Best New Fiction: April 2014


Best New Fiction is a monthly segment dedicated to highlighting the most interesting and noteworthy releases that will be published over the next thirty days.

Off_CourseOff Course
By Michelle Huneven
Sarah Crichton Books
304 Pages
ISBN 9780374224479

Michelle Huneven (Blame) returns with a unique novel set in 1981 about a Ph.D. student who retreats to her parents mountain cabin to write her disertation. Growing increasingly unhappy with her chosen topic she allows herself to be sucked into the ways of the small, close community surrounding her…and that’s when the fun, and the trouble begin.

Hunevan’s a gifted writer with a knack for creating gritty, no nonsense, realistic characters, and Off Course sounds downright dangerous.  A young woman alone on a mountain surrounded by strangers?  And what’s up with that bear on the cover?  I need to know.  Count me in.

Release Date: April 1st (United States)

Worst_Person_EverWorst. Person. Ever.
By Douglas Coupland
Blue Rider Press
320 Pages
ISBN 9780399168437

Is it cheating I feature this one again since it’s finally seeing a stateside release (with a better cover)?  No one has his finger on the pulse of what makes society tick quite like Douglas Coupland (Player OneMarshall McLuhan) does.

Meet Raymond Gunt.  He’s a hack cameraman for a Survivor-like reality show.  He’s also a horrible human being with next to no social skills and little in the way of redeeming qualities.  He’s an anti-hero for our modern times, and he’s about to go on a journey of pain. Travel along with him as he navigates comas, imprisonment, nuclear war, and worst of all, his ex-wife.

Release Date: April 3rd (United States)

Talking_To_OurselvesTalking to Ourselves
By Andrés Neuman
Translated from the Spanish by Nick Caistor & Lorenza Garcia
Farrar, Straus and Giroux
160 Pages
ISBN 9780374167530

Let’s count the ways this one is exciting.  1. It’s a new novel from Andrés Neuman (Traveller of the Century), a man who was robbed of a much deserved spot in the Best Translated Book Award finals last year.  2. It’s translated by Nick Caistor (The Missing Year of Juan Salvatierra) who’s nominated for the award this year and who also translated that beautiful aforementioned Neuman book in partnership with 3. Lorenza Garcia.  Ah, but what’s it about you ask…

A ten year old boy who believes he has the power to change the weather is taken on a road trip by his very sick father Mario in a truck named Pedro.  Meanwhile, coming to terms with her husband’s eventual death, his mom stays home and hides herself in the comfort of books.  Told through three narrative voices – father, mother, son – Talking to Ourselves investigates the different ways in which we communicate (or fail to) with one another.

Release Date: April 8th (United States)

The_Cold_SongThe Cold Song
By Linn Ullmann
Translated from the Norwegian by Barbara J. Haveland
Other Press
352 Pages
ISBN 9781590516676

A Norwegian family drama/tragedy/murder mystery with a character named Siri (I bet you didn’t know that your iPhone assistant had a life of her own).

When Siri and John take their troubled marriage and their daughter on summer vacation to their mansion on the coast things take a turn for the worse. Their nanny (it should be noted that one of their daughters has serious mental issues) disappears suddenly, and uh-oh, turns up dead, leaving Siri, John, and their neighbors stunned by the tragedy and wondering what, if anything, they could have done to prevent it.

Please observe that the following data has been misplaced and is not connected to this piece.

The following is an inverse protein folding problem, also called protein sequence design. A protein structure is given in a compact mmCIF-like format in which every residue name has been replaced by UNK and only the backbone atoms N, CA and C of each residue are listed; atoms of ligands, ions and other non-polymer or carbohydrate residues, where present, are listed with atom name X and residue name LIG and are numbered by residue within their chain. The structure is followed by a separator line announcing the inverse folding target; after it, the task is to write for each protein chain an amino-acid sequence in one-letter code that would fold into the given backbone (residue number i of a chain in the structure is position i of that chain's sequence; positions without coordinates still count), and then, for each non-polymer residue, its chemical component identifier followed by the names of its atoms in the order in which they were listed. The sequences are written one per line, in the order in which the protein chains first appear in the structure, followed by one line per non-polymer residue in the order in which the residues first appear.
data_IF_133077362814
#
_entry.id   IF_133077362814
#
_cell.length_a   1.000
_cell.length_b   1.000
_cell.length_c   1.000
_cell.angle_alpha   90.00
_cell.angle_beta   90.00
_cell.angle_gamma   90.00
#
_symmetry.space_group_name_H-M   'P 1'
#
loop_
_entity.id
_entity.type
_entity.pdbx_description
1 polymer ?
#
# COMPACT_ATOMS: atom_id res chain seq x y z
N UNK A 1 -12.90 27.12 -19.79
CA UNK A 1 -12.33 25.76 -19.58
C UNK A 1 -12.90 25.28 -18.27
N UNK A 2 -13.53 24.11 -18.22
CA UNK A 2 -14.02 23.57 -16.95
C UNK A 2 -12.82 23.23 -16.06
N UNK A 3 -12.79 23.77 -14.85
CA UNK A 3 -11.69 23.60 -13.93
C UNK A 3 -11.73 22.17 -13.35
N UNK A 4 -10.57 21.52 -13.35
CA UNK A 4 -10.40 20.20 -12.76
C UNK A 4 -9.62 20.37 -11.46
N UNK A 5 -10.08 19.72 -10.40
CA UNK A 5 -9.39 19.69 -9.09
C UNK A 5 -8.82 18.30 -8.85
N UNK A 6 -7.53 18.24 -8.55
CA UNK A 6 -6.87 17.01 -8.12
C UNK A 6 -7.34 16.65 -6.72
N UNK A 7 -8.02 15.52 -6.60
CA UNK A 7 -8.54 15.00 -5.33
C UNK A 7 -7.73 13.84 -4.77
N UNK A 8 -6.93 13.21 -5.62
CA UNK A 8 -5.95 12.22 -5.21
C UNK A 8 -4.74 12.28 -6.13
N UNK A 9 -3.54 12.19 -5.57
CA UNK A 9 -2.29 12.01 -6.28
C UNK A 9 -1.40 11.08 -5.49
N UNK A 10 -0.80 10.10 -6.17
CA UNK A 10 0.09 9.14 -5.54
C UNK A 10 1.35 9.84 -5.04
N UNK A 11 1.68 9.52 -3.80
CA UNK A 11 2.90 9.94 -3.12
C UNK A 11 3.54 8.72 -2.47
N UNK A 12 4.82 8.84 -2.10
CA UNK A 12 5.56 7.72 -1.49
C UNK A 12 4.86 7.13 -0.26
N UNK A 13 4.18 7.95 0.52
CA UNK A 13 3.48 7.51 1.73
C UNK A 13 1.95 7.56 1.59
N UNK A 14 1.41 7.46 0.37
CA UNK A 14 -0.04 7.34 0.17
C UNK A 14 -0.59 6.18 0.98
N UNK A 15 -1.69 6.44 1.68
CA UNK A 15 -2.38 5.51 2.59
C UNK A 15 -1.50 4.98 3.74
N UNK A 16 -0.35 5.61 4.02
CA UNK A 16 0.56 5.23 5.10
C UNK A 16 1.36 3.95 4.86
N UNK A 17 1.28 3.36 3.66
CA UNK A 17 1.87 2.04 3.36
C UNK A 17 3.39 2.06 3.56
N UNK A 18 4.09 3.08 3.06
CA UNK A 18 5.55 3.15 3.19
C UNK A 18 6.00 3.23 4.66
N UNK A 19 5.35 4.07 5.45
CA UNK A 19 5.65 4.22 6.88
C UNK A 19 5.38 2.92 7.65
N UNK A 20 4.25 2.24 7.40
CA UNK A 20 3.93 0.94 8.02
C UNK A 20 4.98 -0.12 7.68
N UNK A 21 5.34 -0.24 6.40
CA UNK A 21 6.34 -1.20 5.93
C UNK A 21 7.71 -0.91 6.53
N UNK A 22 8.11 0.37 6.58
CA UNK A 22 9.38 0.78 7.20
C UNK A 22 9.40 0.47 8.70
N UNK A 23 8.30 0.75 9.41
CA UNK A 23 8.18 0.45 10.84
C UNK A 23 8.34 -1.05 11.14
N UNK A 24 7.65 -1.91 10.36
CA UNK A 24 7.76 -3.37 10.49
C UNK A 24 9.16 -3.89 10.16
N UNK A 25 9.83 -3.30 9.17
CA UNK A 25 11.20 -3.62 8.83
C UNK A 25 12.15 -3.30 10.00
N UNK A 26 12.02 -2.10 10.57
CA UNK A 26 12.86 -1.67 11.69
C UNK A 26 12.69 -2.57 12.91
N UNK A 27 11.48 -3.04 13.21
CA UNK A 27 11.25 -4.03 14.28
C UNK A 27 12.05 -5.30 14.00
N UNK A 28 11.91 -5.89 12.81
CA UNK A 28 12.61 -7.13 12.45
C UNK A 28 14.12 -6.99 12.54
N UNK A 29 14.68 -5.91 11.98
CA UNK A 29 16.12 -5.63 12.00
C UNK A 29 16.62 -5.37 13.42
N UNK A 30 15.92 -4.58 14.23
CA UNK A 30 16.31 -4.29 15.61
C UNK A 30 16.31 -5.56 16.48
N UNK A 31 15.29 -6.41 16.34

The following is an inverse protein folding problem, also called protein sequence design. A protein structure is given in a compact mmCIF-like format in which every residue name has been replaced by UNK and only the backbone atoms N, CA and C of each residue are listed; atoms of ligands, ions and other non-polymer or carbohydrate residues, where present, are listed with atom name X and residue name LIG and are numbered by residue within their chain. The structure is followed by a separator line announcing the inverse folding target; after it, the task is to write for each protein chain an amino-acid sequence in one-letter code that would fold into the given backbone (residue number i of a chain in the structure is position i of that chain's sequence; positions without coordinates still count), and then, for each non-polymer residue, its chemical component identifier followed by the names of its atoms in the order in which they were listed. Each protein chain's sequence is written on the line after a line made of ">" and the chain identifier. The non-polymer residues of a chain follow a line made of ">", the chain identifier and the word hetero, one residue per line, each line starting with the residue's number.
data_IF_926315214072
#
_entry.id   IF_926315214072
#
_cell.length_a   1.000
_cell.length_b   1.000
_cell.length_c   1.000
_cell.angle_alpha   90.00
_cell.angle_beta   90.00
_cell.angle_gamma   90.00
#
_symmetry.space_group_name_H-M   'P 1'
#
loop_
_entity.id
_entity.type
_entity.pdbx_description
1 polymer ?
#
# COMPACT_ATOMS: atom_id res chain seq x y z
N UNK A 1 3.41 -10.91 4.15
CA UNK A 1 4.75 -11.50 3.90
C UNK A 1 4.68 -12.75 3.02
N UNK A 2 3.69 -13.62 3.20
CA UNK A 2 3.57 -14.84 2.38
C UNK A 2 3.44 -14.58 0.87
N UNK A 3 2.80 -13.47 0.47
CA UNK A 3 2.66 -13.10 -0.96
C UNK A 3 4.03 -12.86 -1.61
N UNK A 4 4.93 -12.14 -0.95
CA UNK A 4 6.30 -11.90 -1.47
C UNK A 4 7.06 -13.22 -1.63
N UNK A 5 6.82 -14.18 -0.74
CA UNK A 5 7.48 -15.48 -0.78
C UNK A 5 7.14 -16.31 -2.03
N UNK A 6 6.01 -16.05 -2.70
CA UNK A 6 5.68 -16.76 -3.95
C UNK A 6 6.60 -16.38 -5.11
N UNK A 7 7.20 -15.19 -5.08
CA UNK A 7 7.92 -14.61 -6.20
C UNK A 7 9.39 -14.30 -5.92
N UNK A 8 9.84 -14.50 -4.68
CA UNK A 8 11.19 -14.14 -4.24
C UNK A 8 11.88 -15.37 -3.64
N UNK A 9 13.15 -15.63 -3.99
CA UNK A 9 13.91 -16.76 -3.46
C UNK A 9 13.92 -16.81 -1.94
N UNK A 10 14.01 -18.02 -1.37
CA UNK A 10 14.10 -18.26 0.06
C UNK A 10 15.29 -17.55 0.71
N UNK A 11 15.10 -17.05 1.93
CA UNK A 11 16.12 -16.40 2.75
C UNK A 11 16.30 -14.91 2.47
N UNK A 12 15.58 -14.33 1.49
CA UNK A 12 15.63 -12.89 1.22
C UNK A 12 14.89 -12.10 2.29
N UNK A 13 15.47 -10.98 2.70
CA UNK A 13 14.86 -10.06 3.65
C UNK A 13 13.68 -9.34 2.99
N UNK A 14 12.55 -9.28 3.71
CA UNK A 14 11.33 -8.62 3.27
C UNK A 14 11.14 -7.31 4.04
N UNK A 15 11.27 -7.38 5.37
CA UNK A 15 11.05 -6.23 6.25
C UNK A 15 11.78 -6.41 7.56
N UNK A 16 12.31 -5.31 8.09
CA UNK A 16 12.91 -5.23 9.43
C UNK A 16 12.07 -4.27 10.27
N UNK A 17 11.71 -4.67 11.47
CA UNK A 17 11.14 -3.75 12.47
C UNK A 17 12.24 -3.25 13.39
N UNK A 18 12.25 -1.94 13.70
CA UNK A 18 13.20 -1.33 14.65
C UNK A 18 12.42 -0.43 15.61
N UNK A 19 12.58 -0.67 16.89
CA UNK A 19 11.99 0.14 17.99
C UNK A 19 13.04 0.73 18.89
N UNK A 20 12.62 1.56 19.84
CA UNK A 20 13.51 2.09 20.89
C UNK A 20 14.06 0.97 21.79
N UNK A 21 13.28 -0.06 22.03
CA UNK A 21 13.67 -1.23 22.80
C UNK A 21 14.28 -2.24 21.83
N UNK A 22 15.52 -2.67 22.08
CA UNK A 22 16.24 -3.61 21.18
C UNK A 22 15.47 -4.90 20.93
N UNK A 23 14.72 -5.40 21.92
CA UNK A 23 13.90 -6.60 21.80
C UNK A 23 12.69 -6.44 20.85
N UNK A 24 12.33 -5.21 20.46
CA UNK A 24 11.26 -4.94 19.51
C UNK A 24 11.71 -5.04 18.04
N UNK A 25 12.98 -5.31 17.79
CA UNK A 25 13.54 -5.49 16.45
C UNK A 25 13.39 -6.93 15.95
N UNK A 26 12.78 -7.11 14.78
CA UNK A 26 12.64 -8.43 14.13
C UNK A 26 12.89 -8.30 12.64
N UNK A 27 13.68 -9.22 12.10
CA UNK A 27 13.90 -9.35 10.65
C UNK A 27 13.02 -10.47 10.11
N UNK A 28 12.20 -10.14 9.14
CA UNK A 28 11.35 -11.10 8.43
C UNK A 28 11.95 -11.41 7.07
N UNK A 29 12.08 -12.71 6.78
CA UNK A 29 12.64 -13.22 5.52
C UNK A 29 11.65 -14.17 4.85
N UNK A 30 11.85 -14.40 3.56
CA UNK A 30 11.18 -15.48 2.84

Release Date: April 8th (United States)

Cant_And_WontCan’t and Won’t: Stories
By Lydia Davis
Farrar, Straus and Giroux
304 Pages
ISBN 9780374118587

With all the attention being thrust on Canadian short story master Alice Munro, it can be difficult to remember that America has some pretty great ones as well.  Count Lydia Davis near the top of our list.

This 300+ page collection features ultra short pieces that last only a single sentence, and other, longer stories that take the form of letters and describe fascinating dream like landscapes. Either way, what you get is what you expect to get, a solid, moving collection.

Release Date: April 8th (United States)

Congratulations_By_The_WayCongratulations, By The Way: Some Thoughts On Kindness
By George Saunders
Random House
64 Pages
ISBN 9780812996272

And while we’re on the subject of excellent short stories writers, allow me to cheat and include something that isn’t fiction on this month’s Best New Fiction list.  I know, I know, but it’s my damn list, so I can bend the rules a little.

Congratulations is a copy of the convocation address that Saunders (Tenth of December) gave at Syracuse University.  It’s a little odd seeing it in published form since it’s been shared all over the internet thanks to the New York Times, but still, kindness is the key, and Saunders delivers a stunning, uplifting message that you need to check out (if you haven’t already).

Release Date: April 15th (United States)

In_The_Light_Of_What_We_KnowIn the Light of What We Know
By Zia Haider Rahman
Farrar, Straus and Giroux
512 Pages
ISBN 9780374175627

If all goes according to plan, this will be the debut novel folks across the land are buzzing about at the tail end of the month.  Rahman’s In the Light of What We Know is a globetrotting adventure of love and betrayal set against the backdrop of an all too familiar war.

A math genius, his strange friend, and 9/11.  512 pages never seemed so short.

Release Date: April 22nd (United States)

Do any of my picks look interesting to you? Which titles are you most looking forward to reading in April?

About Aaron Westerman

Aaron Westerman is the Manager of Web Architecture for a national human services organization. When he's not busy tearing sites apart and rebuilding them, he spends his ever shrinking free time trying to keep up with his twins, reading works of translated literature, and watching far too many Oscar nominated movies.